By Maryann Osmond
I met Sr. Audrey – Sr. Mary Kenneth – in January 1961, at St. Lucy School in Campbell. For my classmates and me school had been a dreary affair with a successive line of teachers, and the most recent one a 65 year-old grandmother who was a postulant. That’s right. A 65-year-old postulant. She left mid-year, thank God, to begin her canonical novitiate in Saratoga.
The arrival of Sr. Mary Kenneth rescued me from “the two bad rows.” The grandmother/postulant had some very odd ideas about discipline: She removed from “the general population” what she described as “the problems” and relegated us to the two bad rows. I was one of the founding members, and the first female member, I might add, and I remained happily ensconced in the bad row (second row, first seat) for most of the first semester.
And then the grandmother-turned-postulant left, and my 4th grade class welcomed the most wonderful teacher imaginable – Sr. Mary Kenneth. I don’t think that the movie, “Mary Poppins,” had been made yet, but we got our very own Mary Poppins – a magical presence, who swooped into our classroom and into our lives, and loved all of us unconditionally. I think her teaching philosophy really was “a spoonful of sugar helps the medicine go down….” One of her first acts was to dismantle the two bad rows, and return the prisoners to the general population. “Bad” was not a word in her vocabulary.
At that time, the St. Lucy convent had not yet been built, so the Sisters who taught there commuted from the Villa in Saratoga. They drove an old green and wood station wagon – a woody – and most of the girls in my class hung around the parking lot every morning, waiting for them to arrive. We pushed and shoved each other to get to Sr. Mary Kenneth so we could carry her brown leather brief case. We each felt so special when Sr. Mary Kenneth handed her bag to one of us.
Sr. Mary Kenneth was a storyteller. Yes, she taught the academic subjects, but her teaching always included stories to illustrate a particular point, or maybe something just reminded her of a story. We didn’t care what the reason was, we just loved her stories:
- The one about her grandfather, who lived in the Mission District, who would walk blocks and blocks for a deal;
- And the hangar at Moffett Field – I remember her telling us that the space was so big that once a cloud formed inside of it — an image I have never forgotten, I think of her and that cloud every time I drive by;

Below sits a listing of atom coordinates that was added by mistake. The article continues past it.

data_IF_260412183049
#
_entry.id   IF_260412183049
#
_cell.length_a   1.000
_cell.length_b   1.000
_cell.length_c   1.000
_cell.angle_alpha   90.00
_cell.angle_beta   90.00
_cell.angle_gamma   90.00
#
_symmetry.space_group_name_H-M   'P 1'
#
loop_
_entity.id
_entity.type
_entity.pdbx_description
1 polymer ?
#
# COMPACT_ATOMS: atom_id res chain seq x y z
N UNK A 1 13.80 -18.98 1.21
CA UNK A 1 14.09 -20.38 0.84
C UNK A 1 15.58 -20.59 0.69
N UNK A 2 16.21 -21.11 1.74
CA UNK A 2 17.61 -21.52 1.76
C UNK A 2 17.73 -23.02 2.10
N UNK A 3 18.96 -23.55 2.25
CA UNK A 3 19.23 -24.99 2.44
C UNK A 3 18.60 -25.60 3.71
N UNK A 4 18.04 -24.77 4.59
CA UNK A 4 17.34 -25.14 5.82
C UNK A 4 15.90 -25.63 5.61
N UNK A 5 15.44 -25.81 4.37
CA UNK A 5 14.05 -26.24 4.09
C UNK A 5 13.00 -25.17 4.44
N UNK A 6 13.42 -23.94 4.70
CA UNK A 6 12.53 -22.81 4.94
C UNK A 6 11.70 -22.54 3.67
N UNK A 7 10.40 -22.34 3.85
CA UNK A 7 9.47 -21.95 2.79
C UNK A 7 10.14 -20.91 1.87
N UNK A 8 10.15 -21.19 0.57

- And I will never forget her story about Jose and the National Anthem (O say can you see). I found this story particularly interesting because I didn’t know anybody named Jose.
And Sr. Mary Kenneth’s best stories of all were the ones she told our class about Julie Billiart. St. Julie – Blessed Julie at the time – was introduced to us through a story. I remember, in particular, her telling us how Blessed Julie was cured of her paralysis and walked down the stairs, to the amazement of her Sisters. I even wrote a play about her walking down those stairs. Secretly, it was a play about Sr. Mary Kenneth because, seriously, who better embodied all that we loved in St. Julie?!
But my most enduring memory is one that happened every day after lunch when we returned to the classroom, pulled out our missals, got on our knees and prayed the Litany of the Blessed Virgin Mary.
That experience and that beautiful litany have stayed with me for years. I’ve thought about the Litany of the Blessed Virgin Mary many times since then, and some of those lyrical phrases still are with me today: “tower of ivory,” “mother of good counsel,” “cause of our joy.” And that last one is it: From 1960 – 1962, when we had the pleasure of her company, for the fourth and fifth graders at St. Lucy School, and the many hundreds of other children she taught – from Santa Barbara to Seahurst, Washington – Sr. Mary Kenneth was the “cause of our joy.”
May you rest in peace, Sr. Mary Kenneth, Sr. Audrey, and thank you for being such a loving presence to me and hundreds of other children. You are loved and you will never be forgotten.